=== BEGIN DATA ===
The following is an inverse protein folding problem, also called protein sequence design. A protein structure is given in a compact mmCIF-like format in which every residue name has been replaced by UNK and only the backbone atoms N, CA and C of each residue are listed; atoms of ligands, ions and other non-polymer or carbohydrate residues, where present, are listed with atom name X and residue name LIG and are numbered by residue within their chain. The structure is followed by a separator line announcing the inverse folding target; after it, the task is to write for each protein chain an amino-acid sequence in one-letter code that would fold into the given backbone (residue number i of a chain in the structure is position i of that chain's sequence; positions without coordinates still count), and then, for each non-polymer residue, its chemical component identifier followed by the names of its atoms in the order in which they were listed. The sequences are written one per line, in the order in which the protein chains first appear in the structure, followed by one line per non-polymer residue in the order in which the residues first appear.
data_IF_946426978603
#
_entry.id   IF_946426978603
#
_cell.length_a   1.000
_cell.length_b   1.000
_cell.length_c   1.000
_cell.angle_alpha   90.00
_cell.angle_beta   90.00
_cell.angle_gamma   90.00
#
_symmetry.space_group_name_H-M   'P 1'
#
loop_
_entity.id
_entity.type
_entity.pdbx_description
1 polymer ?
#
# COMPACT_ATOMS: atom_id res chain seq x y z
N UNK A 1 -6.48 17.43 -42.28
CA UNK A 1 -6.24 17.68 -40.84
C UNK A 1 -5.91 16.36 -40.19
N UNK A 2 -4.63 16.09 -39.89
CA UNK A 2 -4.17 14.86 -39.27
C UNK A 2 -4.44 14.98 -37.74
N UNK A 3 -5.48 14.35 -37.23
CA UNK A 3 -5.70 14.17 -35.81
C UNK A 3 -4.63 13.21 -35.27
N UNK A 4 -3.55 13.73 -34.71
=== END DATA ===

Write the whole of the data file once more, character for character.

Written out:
The following is an inverse protein folding problem, also called protein sequence design. A protein structure is given in a compact mmCIF-like format in which every residue name has been replaced by UNK and only the backbone atoms N, CA and C of each residue are listed; atoms of ligands, ions and other non-polymer or carbohydrate residues, where present, are listed with atom name X and residue name LIG and are numbered by residue within their chain. The structure is followed by a separator line announcing the inverse folding target; after it, the task is to write for each protein chain an amino-acid sequence in one-letter code that would fold into the given backbone (residue number i of a chain in the structure is position i of that chain's sequence; positions without coordinates still count), and then, for each non-polymer residue, its chemical component identifier followed by the names of its atoms in the order in which they were listed. The sequences are written one per line, in the order in which the protein chains first appear in the structure, followed by one line per non-polymer residue in the order in which the residues first appear.
data_IF_946426978603
#
_entry.id   IF_946426978603
#
_cell.length_a   1.000
_cell.length_b   1.000
_cell.length_c   1.000
_cell.angle_alpha   90.00
_cell.angle_beta   90.00
_cell.angle_gamma   90.00
#
_symmetry.space_group_name_H-M   'P 1'
#
loop_
_entity.id
_entity.type
_entity.pdbx_description
1 polymer ?
#
# COMPACT_ATOMS: atom_id res chain seq x y z
N UNK A 1 -6.48 17.43 -42.28
CA UNK A 1 -6.24 17.68 -40.84
C UNK A 1 -5.91 16.36 -40.19
N UNK A 2 -4.63 16.09 -39.89
CA UNK A 2 -4.17 14.86 -39.27
C UNK A 2 -4.44 14.98 -37.74
N UNK A 3 -5.48 14.35 -37.23
CA UNK A 3 -5.70 14.17 -35.81
C UNK A 3 -4.63 13.21 -35.27
N UNK A 4 -3.55 13.73 -34.71